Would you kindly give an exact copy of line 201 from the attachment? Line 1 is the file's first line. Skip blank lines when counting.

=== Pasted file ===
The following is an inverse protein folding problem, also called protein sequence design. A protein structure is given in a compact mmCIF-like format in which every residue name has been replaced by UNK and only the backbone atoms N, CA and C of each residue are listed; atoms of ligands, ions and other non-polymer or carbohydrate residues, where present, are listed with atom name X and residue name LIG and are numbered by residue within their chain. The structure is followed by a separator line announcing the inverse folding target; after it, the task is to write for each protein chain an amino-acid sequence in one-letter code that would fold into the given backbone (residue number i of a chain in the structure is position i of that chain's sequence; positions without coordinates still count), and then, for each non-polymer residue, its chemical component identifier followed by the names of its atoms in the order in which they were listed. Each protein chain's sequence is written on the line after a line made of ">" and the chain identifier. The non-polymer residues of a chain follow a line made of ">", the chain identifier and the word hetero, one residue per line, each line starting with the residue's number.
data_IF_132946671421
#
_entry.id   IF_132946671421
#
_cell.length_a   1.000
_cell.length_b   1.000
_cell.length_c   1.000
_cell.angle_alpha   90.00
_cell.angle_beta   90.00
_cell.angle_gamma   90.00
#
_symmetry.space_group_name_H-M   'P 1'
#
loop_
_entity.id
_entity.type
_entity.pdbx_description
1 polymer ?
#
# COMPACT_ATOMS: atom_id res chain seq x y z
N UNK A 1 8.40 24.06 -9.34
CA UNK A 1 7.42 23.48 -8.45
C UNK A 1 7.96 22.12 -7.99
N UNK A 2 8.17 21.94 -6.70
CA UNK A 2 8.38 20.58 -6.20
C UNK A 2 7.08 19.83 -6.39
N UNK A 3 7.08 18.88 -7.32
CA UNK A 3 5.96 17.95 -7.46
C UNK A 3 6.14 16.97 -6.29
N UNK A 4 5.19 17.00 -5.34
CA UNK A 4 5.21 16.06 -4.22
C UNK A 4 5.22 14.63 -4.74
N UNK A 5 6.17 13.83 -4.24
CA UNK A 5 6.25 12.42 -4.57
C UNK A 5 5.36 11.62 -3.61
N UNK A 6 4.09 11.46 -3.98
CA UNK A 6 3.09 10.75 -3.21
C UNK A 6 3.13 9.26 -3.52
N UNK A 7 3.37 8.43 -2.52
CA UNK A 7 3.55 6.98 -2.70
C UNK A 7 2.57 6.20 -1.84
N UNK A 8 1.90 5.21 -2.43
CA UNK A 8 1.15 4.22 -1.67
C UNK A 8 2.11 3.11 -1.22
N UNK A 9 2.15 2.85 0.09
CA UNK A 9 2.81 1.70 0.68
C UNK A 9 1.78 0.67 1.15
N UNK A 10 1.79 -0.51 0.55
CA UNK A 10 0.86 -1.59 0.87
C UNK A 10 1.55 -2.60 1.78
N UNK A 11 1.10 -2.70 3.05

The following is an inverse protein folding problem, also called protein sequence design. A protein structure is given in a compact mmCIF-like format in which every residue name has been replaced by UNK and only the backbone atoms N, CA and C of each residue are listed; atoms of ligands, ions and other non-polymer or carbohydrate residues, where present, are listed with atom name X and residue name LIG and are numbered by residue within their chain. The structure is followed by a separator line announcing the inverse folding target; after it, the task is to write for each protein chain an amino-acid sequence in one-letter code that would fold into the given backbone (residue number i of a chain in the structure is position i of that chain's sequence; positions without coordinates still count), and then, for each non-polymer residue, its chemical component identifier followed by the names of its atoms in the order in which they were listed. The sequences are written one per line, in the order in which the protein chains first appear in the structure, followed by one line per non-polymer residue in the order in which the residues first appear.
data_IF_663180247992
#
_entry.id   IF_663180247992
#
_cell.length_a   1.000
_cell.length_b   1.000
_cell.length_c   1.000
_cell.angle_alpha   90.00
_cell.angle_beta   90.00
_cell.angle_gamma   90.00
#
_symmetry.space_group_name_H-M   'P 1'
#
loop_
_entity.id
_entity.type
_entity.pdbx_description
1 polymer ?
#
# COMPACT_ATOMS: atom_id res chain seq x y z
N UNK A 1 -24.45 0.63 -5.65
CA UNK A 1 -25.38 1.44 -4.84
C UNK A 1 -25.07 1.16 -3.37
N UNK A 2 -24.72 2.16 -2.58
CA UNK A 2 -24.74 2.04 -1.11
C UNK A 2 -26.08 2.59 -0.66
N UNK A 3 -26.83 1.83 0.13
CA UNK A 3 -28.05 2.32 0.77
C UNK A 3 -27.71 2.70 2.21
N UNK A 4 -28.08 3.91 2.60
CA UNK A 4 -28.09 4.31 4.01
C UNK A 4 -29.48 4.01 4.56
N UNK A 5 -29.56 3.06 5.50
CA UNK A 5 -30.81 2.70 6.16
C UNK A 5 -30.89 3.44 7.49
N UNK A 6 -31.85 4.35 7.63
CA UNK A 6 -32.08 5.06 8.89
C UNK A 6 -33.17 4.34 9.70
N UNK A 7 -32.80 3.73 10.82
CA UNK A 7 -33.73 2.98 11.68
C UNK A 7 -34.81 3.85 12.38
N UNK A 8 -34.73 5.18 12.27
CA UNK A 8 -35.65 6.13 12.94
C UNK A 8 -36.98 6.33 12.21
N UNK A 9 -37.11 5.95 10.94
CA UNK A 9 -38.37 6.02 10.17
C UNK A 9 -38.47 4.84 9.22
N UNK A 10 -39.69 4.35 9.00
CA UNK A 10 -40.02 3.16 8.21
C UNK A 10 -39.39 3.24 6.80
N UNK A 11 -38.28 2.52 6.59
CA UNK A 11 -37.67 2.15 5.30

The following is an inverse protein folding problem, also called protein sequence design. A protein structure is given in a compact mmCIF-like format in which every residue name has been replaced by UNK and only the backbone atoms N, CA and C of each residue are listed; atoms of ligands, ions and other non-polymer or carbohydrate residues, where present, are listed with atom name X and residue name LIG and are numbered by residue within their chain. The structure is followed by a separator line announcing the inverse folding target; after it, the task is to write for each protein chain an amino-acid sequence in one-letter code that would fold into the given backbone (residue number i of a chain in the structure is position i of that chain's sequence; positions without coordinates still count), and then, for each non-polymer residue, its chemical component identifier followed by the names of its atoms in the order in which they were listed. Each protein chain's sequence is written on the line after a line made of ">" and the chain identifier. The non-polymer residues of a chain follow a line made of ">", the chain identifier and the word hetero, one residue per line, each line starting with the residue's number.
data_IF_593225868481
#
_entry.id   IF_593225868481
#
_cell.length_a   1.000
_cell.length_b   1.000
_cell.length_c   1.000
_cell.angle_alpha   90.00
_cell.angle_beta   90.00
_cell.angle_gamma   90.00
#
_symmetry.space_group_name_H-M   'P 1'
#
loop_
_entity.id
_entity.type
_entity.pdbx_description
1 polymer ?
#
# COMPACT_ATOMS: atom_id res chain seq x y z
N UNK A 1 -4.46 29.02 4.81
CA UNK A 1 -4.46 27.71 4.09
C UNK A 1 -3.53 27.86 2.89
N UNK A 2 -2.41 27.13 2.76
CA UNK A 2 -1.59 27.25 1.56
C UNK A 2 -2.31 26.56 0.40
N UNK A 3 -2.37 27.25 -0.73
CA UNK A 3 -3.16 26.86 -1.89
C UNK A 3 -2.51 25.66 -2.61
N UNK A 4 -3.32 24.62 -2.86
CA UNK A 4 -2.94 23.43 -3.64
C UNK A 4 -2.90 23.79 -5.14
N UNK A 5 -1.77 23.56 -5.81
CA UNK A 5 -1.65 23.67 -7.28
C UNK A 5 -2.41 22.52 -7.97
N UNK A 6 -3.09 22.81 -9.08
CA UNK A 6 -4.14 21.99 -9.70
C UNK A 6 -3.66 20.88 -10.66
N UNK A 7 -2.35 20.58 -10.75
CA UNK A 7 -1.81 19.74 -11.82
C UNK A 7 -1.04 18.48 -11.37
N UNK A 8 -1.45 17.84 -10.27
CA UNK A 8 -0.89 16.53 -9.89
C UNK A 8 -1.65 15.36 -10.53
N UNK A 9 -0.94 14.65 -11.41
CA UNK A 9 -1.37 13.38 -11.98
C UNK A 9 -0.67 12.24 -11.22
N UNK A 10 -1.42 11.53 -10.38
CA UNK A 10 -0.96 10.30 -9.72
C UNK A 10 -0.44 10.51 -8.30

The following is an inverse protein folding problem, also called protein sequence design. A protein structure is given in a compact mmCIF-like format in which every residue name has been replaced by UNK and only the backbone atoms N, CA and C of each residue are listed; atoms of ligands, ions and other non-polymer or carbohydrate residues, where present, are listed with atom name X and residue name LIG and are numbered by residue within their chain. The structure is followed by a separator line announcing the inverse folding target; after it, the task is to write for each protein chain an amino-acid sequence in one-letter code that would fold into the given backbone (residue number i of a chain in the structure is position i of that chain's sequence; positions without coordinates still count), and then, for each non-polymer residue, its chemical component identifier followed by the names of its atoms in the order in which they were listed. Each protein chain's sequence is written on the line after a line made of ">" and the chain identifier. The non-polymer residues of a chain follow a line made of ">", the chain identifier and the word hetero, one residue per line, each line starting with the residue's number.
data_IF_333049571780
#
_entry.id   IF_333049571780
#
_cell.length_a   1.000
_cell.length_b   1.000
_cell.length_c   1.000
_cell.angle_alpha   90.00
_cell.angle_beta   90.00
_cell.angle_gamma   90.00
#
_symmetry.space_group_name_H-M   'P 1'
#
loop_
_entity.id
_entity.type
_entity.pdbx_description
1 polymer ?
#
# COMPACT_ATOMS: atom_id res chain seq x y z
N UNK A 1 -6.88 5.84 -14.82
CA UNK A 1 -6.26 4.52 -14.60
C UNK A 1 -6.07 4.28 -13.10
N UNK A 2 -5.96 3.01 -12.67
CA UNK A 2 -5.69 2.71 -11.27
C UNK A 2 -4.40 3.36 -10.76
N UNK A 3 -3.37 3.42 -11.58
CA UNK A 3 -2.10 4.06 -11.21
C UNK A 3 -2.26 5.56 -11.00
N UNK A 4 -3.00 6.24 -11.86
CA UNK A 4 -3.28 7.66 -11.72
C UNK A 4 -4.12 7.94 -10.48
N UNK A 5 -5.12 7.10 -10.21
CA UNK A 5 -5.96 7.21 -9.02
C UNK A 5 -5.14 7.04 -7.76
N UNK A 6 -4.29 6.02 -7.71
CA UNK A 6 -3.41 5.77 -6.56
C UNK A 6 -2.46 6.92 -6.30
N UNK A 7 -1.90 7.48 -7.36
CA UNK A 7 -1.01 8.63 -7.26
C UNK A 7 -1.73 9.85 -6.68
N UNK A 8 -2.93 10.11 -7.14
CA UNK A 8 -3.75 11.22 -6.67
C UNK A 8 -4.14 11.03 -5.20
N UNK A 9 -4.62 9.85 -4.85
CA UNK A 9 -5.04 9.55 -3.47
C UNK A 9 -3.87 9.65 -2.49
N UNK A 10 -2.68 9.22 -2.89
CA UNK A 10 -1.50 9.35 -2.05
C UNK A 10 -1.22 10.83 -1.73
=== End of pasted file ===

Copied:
C UNK A 8 -4.14 11.03 -5.20